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Her air conditioner died in the Vegas heat. Then a company came to the rescue

Updated July 10, 2024 - 1:25 pm

Kit Herron sat barefoot in her living room as makeup streaked down her face. It was July 5, and Herron’s home had been without air conditioning for nine days.

Tears slipped out of the 77-year-old’s eyes when she recounted praying to God to fix her cooling woes.

Christopher Burton, a physician at the University Medical Center’s Aliante Quick Care, said one can get heat stroke if one’s house lacks proper air ventilation. The elderly are quite susceptible to heat stroke because they easily become dehydrated, Burton added.

“As we age, we just get much thinner skin and it does not retain the water,” he said.

Doing what’s right

On July 5, a local air conditioning company installed a new central air conditioner worth nearly $8,000 at Burton’s home.

Spencer Wilhelm, the general manager of Legacy Air, said the company participates in a program with a distributor called Do What’s Right. Through the program, Legacy Air can install up to five free units per year to customers in dire need.

Because Herron was elderly and could not afford replacing her broken unit, she “fit the bill perfectly” for the program, Wilhelm said.

Curtis Coker, a Legacy Air service manager who helped get Herron the new unit, said he used to work for companies that would instruct him to leave houses if customers could not afford their air conditioning services. Leaving a home with broken air conditioning always really bothered Coker, he said.

“To be able to go, ‘Hey, don’t worry. You don’t have to sit in a hot house. Your animals don’t have to suffer and you don’t have to suffer. We have something available. Just give me a little bit. I can go sort that out.’ It’s an awesome feeling,” Coker said.

90 degrees inside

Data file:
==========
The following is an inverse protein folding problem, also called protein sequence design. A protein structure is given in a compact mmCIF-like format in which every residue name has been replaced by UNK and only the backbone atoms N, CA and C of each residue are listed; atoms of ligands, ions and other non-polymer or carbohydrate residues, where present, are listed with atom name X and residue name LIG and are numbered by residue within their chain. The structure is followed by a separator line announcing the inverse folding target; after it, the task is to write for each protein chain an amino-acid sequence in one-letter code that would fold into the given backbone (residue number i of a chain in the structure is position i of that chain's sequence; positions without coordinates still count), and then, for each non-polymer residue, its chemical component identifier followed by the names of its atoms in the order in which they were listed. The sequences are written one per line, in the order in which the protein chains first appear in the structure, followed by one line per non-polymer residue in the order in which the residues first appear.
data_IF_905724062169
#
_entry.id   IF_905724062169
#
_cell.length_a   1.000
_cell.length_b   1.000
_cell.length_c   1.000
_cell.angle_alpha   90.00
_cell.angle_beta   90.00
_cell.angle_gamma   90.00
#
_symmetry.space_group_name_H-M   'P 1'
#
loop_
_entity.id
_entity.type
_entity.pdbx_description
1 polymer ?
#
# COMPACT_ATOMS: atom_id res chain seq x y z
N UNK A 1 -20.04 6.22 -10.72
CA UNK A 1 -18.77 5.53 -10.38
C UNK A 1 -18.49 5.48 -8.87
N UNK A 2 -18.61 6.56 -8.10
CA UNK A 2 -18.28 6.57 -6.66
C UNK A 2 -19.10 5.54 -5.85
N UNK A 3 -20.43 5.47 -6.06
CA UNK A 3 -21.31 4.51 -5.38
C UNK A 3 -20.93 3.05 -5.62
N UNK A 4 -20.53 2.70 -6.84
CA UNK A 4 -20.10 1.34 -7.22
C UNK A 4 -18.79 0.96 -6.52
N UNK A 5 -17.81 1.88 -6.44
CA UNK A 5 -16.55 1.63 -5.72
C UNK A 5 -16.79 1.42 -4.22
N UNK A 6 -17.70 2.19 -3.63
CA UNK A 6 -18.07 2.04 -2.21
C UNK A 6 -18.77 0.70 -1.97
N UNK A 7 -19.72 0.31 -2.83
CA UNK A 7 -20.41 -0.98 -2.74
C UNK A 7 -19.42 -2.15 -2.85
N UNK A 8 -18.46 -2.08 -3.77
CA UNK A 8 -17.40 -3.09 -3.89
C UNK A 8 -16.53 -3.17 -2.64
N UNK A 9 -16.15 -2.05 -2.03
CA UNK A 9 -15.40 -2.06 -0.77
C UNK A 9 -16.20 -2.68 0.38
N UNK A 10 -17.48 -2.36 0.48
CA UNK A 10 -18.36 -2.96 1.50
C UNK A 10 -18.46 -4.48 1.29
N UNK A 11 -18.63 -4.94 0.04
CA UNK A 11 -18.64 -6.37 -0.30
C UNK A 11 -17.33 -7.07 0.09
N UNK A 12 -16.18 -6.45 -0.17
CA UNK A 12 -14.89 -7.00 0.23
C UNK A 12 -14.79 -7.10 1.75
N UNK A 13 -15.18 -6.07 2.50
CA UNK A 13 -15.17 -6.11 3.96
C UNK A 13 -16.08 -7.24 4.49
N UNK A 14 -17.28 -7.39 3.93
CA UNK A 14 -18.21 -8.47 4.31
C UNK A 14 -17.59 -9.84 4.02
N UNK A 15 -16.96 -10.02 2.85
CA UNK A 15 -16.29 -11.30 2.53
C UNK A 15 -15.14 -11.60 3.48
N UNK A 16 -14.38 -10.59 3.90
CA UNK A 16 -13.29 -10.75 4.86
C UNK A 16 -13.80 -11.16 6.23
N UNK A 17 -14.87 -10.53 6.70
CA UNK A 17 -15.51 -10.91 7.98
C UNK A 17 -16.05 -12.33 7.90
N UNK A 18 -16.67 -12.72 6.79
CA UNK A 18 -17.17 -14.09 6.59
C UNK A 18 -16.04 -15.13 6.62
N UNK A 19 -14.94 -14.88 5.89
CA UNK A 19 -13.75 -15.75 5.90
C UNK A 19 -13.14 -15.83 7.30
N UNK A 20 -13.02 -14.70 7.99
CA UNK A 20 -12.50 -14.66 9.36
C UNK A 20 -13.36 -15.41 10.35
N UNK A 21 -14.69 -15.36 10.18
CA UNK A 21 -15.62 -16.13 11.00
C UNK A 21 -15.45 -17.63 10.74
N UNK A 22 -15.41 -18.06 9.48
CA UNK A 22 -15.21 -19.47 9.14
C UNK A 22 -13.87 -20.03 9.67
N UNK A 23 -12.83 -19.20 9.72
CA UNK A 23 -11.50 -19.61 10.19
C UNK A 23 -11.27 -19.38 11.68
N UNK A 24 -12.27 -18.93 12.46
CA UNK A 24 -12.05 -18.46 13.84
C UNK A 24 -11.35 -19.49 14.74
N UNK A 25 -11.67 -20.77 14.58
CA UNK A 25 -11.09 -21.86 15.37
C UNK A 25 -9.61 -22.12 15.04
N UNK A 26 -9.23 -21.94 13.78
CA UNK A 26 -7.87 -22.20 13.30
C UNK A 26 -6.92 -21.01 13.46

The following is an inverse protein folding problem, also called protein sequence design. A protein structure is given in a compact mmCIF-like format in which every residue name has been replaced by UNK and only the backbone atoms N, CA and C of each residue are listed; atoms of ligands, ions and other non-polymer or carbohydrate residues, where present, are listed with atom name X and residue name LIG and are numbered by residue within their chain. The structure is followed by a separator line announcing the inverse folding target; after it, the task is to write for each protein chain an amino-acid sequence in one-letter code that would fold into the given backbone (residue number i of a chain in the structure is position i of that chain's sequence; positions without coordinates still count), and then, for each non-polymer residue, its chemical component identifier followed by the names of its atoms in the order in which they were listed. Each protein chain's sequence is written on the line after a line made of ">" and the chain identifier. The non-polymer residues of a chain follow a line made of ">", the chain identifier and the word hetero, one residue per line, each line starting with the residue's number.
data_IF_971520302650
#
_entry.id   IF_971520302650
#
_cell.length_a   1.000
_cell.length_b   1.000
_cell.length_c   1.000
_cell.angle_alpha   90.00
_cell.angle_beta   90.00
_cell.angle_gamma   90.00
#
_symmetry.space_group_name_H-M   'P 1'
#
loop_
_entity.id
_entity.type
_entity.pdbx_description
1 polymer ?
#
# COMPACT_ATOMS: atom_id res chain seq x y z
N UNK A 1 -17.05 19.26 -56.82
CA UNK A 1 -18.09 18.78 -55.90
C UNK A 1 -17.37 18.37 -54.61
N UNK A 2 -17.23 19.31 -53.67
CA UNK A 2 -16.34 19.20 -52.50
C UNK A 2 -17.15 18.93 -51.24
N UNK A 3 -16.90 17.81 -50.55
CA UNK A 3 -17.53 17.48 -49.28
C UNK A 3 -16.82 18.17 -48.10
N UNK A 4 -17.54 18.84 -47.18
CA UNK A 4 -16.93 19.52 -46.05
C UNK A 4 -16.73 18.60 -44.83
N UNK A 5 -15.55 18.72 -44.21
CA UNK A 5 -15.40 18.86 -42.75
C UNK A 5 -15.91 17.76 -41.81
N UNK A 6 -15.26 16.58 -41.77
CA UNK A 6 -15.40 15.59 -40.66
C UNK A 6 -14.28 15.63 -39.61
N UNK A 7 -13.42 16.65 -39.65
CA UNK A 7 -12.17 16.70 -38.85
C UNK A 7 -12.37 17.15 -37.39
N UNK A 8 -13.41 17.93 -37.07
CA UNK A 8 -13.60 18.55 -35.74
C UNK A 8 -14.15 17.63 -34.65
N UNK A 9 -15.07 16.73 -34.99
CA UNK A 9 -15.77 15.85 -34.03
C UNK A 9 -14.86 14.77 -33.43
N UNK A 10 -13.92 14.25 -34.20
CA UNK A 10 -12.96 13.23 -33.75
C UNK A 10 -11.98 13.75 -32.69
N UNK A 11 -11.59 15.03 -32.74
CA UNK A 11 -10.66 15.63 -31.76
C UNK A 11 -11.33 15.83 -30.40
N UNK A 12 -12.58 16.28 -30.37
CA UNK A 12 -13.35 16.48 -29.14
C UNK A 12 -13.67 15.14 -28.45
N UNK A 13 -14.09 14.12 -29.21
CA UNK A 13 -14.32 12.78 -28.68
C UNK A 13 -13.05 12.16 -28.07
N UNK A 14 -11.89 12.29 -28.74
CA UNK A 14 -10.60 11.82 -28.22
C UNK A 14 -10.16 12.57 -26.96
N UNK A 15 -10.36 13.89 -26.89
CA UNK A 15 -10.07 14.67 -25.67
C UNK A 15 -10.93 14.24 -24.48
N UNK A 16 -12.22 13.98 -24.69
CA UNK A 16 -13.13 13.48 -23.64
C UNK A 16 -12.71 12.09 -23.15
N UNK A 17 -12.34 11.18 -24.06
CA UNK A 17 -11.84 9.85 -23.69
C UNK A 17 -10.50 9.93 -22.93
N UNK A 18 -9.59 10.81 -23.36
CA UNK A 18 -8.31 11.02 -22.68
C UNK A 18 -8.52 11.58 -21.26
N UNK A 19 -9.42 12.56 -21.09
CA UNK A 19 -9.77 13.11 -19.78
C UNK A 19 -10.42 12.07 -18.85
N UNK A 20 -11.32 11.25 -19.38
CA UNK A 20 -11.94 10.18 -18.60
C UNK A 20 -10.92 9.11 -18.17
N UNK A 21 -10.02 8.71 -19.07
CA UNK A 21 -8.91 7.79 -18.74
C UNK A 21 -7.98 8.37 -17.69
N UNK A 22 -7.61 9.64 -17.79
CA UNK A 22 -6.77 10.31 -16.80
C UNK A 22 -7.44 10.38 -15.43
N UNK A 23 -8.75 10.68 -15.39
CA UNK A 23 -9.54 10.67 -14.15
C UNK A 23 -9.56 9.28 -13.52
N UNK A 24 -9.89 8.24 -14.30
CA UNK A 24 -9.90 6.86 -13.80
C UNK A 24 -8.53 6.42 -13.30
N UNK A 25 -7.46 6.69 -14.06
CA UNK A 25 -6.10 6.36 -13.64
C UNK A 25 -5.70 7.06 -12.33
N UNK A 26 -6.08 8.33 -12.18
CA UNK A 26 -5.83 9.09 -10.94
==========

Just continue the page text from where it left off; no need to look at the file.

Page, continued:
Herron, who became accustomed to strong air conditioning as a flight attendant for United Airlines for 34 years, lives alone and has no relatives in Las Vegas, she said. Her house is 79 years old, and it’s located in the Crestwood neighborhood of Las Vegas, which borders the south part of downtown.

On June 27, the air conditioning in her home stopped working, Herron said.

Herron and her dog stayed at a motel on Fremont Street for roughly a week while their air conditioning was out of commission, she said. Fans and ice water were no match for the temperature inside Herron’s house, which would get up to 90 degrees.

“I couldn’t sleep in it,” Herron said.

Around 6 a.m. and 7 p.m. on days during this period, Herron would return to her home to air it out, take care of her two cats and feed feral cats in the neighborhood, she said.

Herron said the first company she asked to fix her air conditioning realized that refrigerant was leaking from the 10-year-old central air conditioner in her backyard. The company charged Herron nearly $500 to put some refrigerant into the unit, which did not solve the problem, she said.

When the actions of the first company failed to get her air conditioning working again, Herron had two other companies take a look at her unit, she said.

‘Couldn’t figure out what to do’

After the second and third companies failed to solve her cooling woes, Herron went to Home Depot on June 29 to buy a portable air conditioner, she said.

Herron said she started to cry at Home Depot because she did not know how or when she would get her air conditioning fixed.

“I couldn’t figure out what to do,” she said.

A couple saw Herron crying at the store and approached her, she said. They connected her with a man named Bob, who handles their air conditioning problems.

According to Herron, Bob came out to her house that afternoon, realized that refrigerant had leaked into “the coils” of her unit and told her to call the unit’s manufacturer because the leak was serious.

The unit’s manufacturer, Trane, connected Herron with Legacy Air, a dealer for Trane in Herron’s ZIP code. Legacy Air first came out to Herron’s home on July 1.

“It very quickly became apparent that there was really nothing that we could do to help repair the unit. And furthermore, Ms. Herron was in a position where financially she would be unable to either repair or replace the unit,” Wilhelm said.

According to Coker, Legacy Air installed the new unit at Herron’s house on Friday — just two days before the hottest day in Las Vegas history — because Friday was the first day someone at the company was available to do the installation.

“It’s hot,” Coker said. “We’re slammed.”

Contact Peter Breen at pbreen@reviewjournal.com. Follow @breenreports on X.

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